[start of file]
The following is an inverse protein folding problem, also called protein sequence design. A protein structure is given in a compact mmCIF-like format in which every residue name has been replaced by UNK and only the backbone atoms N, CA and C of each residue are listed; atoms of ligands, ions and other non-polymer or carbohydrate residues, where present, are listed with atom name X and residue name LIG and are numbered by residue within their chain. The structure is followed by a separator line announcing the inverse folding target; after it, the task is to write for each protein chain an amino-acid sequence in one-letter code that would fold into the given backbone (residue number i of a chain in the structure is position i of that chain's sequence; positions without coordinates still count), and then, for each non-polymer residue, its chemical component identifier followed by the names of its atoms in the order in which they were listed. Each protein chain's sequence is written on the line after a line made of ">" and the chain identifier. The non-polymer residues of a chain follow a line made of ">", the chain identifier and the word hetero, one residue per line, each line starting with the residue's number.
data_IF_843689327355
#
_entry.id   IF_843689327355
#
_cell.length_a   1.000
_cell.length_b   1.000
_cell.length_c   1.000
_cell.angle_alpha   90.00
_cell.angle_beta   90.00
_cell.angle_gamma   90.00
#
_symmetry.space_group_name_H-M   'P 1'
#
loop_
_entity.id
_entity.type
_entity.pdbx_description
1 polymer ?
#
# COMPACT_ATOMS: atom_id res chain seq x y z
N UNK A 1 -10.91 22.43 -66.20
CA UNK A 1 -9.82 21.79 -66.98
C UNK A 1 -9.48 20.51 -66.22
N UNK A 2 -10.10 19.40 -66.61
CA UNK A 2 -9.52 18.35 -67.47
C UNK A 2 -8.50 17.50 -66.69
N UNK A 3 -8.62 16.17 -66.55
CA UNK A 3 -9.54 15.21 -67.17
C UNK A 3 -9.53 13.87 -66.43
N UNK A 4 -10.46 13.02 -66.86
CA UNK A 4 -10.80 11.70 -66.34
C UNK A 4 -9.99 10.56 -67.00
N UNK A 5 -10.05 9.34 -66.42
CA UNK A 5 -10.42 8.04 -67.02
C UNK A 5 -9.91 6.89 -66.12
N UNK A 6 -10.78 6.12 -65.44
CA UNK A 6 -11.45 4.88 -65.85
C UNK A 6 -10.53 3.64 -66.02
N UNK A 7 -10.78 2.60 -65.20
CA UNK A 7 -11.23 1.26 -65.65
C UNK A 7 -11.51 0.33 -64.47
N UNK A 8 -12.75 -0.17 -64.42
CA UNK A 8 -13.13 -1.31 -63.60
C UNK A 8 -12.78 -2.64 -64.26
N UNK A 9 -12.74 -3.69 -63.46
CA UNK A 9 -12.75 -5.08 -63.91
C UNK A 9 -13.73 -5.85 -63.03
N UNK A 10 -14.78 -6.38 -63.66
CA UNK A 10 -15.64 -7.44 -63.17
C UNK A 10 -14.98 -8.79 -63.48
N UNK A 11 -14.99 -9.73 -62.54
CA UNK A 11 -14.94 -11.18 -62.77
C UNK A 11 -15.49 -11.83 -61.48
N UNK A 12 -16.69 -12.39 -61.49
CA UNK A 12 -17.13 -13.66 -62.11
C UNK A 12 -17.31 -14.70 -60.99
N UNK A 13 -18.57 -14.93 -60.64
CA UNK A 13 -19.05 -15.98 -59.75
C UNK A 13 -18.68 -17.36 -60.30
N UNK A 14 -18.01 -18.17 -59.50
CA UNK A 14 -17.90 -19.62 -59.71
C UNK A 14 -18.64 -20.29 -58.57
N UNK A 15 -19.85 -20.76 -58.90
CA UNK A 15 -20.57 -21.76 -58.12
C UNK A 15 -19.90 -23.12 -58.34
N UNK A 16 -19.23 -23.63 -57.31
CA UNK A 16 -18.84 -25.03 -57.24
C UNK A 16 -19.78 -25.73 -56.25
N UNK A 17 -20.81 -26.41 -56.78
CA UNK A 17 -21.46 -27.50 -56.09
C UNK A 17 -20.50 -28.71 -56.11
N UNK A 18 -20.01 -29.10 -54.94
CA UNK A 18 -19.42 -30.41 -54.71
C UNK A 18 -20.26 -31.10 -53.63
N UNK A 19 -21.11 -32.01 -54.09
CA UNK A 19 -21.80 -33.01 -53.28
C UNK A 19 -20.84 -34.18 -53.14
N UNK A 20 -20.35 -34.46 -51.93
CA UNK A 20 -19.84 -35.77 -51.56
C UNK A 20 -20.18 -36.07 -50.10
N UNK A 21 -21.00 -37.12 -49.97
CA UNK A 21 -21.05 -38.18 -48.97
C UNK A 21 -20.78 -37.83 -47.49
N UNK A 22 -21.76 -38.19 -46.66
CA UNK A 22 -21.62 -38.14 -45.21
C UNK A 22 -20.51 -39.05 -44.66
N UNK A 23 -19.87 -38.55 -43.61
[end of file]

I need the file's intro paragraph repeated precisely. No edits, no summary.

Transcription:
The following is an inverse protein folding problem, also called protein sequence design. A protein structure is given in a compact mmCIF-like format in which every residue name has been replaced by UNK and only the backbone atoms N, CA and C of each residue are listed; atoms of ligands, ions and other non-polymer or carbohydrate residues, where present, are listed with atom name X and residue name LIG and are numbered by residue within their chain. The structure is followed by a separator line announcing the inverse folding target; after it, the task is to write for each protein chain an amino-acid sequence in one-letter code that would fold into the given backbone (residue number i of a chain in the structure is position i of that chain's sequence; positions without coordinates still count), and then, for each non-polymer residue, its chemical component identifier followed by the names of its atoms in the order in which they were listed. Each protein chain's sequence is written on the line after a line made of ">" and the chain identifier. The non-polymer residues of a chain follow a line made of ">", the chain identifier and the word hetero, one residue per line, each line starting with the residue's number.